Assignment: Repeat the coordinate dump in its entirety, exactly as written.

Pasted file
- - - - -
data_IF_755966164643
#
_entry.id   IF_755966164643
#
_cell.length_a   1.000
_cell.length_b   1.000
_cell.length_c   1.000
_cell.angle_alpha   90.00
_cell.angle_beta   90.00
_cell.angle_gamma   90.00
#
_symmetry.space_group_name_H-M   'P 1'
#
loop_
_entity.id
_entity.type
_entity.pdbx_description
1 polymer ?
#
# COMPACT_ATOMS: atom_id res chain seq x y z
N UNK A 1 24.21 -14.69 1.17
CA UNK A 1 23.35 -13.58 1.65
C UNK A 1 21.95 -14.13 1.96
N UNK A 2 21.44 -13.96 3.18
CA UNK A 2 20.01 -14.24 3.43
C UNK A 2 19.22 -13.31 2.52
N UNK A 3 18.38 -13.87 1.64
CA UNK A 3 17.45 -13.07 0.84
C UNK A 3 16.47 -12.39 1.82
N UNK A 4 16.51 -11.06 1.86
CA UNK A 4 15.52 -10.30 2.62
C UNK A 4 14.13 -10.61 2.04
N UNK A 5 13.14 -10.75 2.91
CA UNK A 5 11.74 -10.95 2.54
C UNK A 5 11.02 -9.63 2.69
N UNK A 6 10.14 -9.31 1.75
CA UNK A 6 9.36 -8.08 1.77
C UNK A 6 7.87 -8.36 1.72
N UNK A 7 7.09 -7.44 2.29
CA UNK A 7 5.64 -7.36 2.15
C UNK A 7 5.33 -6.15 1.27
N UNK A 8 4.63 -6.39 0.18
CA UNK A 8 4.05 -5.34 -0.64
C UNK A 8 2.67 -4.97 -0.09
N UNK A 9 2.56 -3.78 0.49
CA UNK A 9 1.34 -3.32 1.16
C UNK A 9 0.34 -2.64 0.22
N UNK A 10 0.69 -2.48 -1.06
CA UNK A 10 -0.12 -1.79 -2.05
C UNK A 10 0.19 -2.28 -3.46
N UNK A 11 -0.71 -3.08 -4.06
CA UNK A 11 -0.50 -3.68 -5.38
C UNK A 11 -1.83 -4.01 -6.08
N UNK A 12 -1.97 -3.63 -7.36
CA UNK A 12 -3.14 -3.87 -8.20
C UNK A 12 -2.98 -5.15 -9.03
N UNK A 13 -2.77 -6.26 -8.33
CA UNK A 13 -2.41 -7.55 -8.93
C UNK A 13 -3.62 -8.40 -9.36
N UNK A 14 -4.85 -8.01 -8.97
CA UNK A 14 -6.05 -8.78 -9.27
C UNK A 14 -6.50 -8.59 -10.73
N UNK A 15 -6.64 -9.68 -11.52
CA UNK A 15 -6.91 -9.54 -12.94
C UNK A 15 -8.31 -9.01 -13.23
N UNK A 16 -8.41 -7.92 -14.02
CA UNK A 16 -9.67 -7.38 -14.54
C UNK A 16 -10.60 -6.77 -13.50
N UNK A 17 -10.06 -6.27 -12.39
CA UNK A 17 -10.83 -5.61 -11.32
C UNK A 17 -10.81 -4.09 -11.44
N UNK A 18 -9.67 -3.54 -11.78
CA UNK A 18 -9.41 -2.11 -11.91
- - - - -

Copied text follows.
data_IF_755966164643
#
_entry.id   IF_755966164643
#
_cell.length_a   1.000
_cell.length_b   1.000
_cell.length_c   1.000
_cell.angle_alpha   90.00
_cell.angle_beta   90.00
_cell.angle_gamma   90.00
#
_symmetry.space_group_name_H-M   'P 1'
#
loop_
_entity.id
_entity.type
_entity.pdbx_description
1 polymer ?
#
# COMPACT_ATOMS: atom_id res chain seq x y z
N UNK A 1 24.21 -14.69 1.17
CA UNK A 1 23.35 -13.58 1.65
C UNK A 1 21.95 -14.13 1.96
N UNK A 2 21.44 -13.96 3.18
CA UNK A 2 20.01 -14.24 3.43
C UNK A 2 19.22 -13.31 2.52
N UNK A 3 18.38 -13.87 1.64
CA UNK A 3 17.45 -13.07 0.84
C UNK A 3 16.47 -12.39 1.82
N UNK A 4 16.51 -11.06 1.86
CA UNK A 4 15.52 -10.30 2.62
C UNK A 4 14.13 -10.61 2.04
N UNK A 5 13.14 -10.75 2.91
CA UNK A 5 11.74 -10.95 2.54
C UNK A 5 11.02 -9.63 2.69
N UNK A 6 10.14 -9.31 1.75
CA UNK A 6 9.36 -8.08 1.77
C UNK A 6 7.87 -8.36 1.72
N UNK A 7 7.09 -7.44 2.29
CA UNK A 7 5.64 -7.36 2.15
C UNK A 7 5.33 -6.15 1.27
N UNK A 8 4.63 -6.39 0.18
CA UNK A 8 4.05 -5.34 -0.64
C UNK A 8 2.67 -4.97 -0.09
N UNK A 9 2.56 -3.78 0.49
CA UNK A 9 1.34 -3.32 1.16
C UNK A 9 0.34 -2.64 0.22
N UNK A 10 0.69 -2.48 -1.06
CA UNK A 10 -0.12 -1.79 -2.05
C UNK A 10 0.19 -2.28 -3.46
N UNK A 11 -0.71 -3.08 -4.06
CA UNK A 11 -0.50 -3.68 -5.38
C UNK A 11 -1.83 -4.01 -6.08
N UNK A 12 -1.97 -3.63 -7.36
CA UNK A 12 -3.14 -3.87 -8.20
C UNK A 12 -2.98 -5.15 -9.03
N UNK A 13 -2.77 -6.26 -8.33
CA UNK A 13 -2.41 -7.55 -8.93
C UNK A 13 -3.62 -8.40 -9.36
N UNK A 14 -4.85 -8.01 -8.97
CA UNK A 14 -6.05 -8.78 -9.27
C UNK A 14 -6.50 -8.59 -10.73
N UNK A 15 -6.64 -9.68 -11.52
CA UNK A 15 -6.91 -9.54 -12.94
C UNK A 15 -8.31 -9.01 -13.23
N UNK A 16 -8.41 -7.92 -14.02
CA UNK A 16 -9.67 -7.38 -14.54
C UNK A 16 -10.60 -6.77 -13.50
N UNK A 17 -10.06 -6.27 -12.39
CA UNK A 17 -10.83 -5.61 -11.32
C UNK A 17 -10.81 -4.09 -11.44
N UNK A 18 -9.67 -3.54 -11.78
CA UNK A 18 -9.41 -2.11 -11.91